Waste is a design flow
Linking garment and cloth via zero waste design. Waste is an issue that starts from the design phase and “is considered to be a part of a closed loop of
Linking garment and cloth via zero waste design.
Waste is an issue that starts from the design phase and “is considered to be a part of a closed loop of material flow.
In contemporary methods of fashion making the amount of fabric
waste is approximately 15 percent of the total fabric used” (Timo Rissanen)
Garment production has several phases: from the initial designer’s sketch, a pattern is developed by a pattern maker and ultimately cut onto the fabric. During this last process, large textile waste occurs as the final aim is to reduce fabric cost.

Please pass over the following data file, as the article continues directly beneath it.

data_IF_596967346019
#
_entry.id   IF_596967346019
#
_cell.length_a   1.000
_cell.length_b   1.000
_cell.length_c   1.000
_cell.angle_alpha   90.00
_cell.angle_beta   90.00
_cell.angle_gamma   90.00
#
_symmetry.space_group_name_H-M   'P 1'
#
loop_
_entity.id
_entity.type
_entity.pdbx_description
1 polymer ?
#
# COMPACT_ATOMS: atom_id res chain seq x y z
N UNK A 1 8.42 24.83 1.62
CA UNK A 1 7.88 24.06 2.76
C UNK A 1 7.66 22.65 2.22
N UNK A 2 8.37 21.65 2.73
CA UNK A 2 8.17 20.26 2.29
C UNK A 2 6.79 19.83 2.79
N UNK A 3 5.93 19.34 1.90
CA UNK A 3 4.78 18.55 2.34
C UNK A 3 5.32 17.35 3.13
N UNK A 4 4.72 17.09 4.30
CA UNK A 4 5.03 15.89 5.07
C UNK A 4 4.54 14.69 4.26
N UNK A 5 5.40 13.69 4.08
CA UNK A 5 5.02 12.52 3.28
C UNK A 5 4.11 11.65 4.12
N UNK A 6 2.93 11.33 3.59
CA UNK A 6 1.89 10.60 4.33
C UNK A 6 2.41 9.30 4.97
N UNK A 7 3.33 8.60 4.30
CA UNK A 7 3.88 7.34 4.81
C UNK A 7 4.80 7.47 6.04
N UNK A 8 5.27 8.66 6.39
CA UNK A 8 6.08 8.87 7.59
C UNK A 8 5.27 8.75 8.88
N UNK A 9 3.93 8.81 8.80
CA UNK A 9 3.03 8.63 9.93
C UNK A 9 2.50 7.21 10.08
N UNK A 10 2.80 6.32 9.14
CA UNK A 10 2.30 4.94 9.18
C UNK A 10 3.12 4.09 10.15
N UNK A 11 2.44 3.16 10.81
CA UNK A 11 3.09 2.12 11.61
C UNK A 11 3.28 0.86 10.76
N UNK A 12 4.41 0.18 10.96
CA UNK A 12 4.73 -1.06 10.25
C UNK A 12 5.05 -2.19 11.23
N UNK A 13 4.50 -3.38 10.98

Western cutting fabric process has been heavily criticized as wasteful.
Before the Industrial Revolution, when textile resources were considered precious, waste was kept at minimum.
Traditional dressmaking techniques, such as Japanese kimono and Indian saari, represent a great example for containing textile waste as clothes are specifically engineered to the cloth and not to the design.
A Zero Waste design movement has emerged in recent years to tackle the issue at the design level. Using the cloth as a ‘Jigsaw puzzle’, zero fabric waste is produced and instead new opportunities for innovative design approaches can be explored.
words and visual by Giulia Mummolo
(via Edge Fashion Intelligence)